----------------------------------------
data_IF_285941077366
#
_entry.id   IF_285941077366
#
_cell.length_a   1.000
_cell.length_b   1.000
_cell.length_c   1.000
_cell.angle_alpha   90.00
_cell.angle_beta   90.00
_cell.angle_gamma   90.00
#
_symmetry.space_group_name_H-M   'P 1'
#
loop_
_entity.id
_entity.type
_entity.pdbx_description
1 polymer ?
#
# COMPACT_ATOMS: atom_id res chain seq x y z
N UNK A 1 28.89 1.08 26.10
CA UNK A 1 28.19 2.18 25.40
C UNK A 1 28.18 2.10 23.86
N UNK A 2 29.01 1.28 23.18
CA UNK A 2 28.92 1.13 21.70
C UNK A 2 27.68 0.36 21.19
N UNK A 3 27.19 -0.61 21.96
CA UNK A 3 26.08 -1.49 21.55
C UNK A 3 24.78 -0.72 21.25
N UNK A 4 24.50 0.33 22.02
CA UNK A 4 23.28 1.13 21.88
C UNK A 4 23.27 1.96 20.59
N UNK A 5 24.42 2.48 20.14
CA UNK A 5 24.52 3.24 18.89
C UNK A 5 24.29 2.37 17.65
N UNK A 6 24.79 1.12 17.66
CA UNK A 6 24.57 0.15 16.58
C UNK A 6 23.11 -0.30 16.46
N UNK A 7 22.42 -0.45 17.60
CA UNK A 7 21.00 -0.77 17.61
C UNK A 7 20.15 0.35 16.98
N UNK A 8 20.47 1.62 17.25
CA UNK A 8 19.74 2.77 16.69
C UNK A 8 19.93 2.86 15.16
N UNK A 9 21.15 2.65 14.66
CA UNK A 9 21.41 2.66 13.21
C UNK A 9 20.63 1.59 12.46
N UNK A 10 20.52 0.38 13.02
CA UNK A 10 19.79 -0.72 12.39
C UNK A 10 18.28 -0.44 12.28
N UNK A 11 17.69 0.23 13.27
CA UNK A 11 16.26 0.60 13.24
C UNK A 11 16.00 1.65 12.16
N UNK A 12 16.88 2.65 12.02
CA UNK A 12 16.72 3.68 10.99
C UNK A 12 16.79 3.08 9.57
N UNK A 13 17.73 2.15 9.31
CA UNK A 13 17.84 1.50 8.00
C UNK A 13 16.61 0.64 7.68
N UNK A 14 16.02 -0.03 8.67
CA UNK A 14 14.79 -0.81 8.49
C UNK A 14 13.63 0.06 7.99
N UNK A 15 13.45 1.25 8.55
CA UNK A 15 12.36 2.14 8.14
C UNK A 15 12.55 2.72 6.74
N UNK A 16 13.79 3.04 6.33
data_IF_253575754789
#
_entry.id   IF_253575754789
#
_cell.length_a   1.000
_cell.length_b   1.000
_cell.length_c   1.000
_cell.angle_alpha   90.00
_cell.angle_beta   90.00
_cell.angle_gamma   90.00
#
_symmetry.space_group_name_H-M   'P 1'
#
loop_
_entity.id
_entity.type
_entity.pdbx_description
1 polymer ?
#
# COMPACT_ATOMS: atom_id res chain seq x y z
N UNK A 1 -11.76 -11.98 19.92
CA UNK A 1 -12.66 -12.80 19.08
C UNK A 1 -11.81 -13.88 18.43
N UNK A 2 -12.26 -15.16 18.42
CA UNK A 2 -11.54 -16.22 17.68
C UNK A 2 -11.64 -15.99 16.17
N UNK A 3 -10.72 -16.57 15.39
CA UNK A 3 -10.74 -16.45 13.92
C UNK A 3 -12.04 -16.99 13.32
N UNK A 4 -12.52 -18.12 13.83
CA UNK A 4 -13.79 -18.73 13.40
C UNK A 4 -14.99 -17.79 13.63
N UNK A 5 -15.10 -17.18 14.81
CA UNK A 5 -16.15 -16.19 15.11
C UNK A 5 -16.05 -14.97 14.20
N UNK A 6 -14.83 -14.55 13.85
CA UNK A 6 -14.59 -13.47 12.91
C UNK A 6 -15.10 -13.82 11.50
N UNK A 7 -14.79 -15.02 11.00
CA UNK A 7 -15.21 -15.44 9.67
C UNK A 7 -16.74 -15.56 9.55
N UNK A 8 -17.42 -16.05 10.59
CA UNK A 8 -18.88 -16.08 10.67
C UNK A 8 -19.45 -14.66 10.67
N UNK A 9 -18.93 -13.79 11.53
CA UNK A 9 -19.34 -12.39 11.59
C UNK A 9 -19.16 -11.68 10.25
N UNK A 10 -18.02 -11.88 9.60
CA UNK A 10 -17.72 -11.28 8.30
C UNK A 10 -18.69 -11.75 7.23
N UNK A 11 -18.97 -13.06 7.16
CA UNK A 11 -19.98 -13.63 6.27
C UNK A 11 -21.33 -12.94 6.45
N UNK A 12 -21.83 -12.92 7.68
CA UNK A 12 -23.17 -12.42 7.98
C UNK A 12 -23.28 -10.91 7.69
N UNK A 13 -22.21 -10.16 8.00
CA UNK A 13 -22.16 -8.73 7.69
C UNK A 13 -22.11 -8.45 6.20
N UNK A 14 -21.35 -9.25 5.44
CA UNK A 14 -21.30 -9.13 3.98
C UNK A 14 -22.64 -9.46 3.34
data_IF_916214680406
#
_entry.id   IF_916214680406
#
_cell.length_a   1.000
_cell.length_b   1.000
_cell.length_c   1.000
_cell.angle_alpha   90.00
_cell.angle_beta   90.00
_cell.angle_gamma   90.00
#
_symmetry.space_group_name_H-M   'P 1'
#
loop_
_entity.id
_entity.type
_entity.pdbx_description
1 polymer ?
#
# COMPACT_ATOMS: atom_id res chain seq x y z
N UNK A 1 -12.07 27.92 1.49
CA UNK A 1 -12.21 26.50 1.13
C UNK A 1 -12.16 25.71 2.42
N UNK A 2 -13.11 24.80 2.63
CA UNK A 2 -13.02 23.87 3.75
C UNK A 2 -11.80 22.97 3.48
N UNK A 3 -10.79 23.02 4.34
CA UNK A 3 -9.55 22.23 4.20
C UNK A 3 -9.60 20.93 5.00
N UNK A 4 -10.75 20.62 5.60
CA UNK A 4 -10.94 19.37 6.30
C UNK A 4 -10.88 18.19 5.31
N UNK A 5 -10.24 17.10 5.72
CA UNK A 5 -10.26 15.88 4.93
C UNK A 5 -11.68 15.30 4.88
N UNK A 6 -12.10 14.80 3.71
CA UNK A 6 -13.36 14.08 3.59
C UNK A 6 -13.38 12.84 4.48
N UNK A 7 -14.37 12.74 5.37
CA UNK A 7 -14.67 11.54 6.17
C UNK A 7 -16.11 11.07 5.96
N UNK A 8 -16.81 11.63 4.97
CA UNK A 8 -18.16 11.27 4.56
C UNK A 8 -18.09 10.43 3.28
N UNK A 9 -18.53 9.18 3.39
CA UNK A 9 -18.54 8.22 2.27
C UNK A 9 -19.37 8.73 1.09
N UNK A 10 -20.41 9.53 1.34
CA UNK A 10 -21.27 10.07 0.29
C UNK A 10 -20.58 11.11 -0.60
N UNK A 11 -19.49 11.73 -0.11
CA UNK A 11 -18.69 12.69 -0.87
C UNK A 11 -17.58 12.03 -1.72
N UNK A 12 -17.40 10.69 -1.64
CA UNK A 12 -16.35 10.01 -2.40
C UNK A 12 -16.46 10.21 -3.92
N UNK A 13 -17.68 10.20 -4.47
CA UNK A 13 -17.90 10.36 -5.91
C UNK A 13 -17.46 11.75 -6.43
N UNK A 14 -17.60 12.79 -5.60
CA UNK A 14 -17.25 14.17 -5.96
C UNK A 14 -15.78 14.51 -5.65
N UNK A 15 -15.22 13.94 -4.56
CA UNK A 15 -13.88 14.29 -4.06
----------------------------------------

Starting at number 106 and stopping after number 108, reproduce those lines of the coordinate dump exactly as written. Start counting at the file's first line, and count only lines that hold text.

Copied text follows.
CA UNK A 7 -15.21 -15.44 9.67
C UNK A 7 -16.74 -15.56 9.55
N UNK A 8 -17.42 -16.05 10.59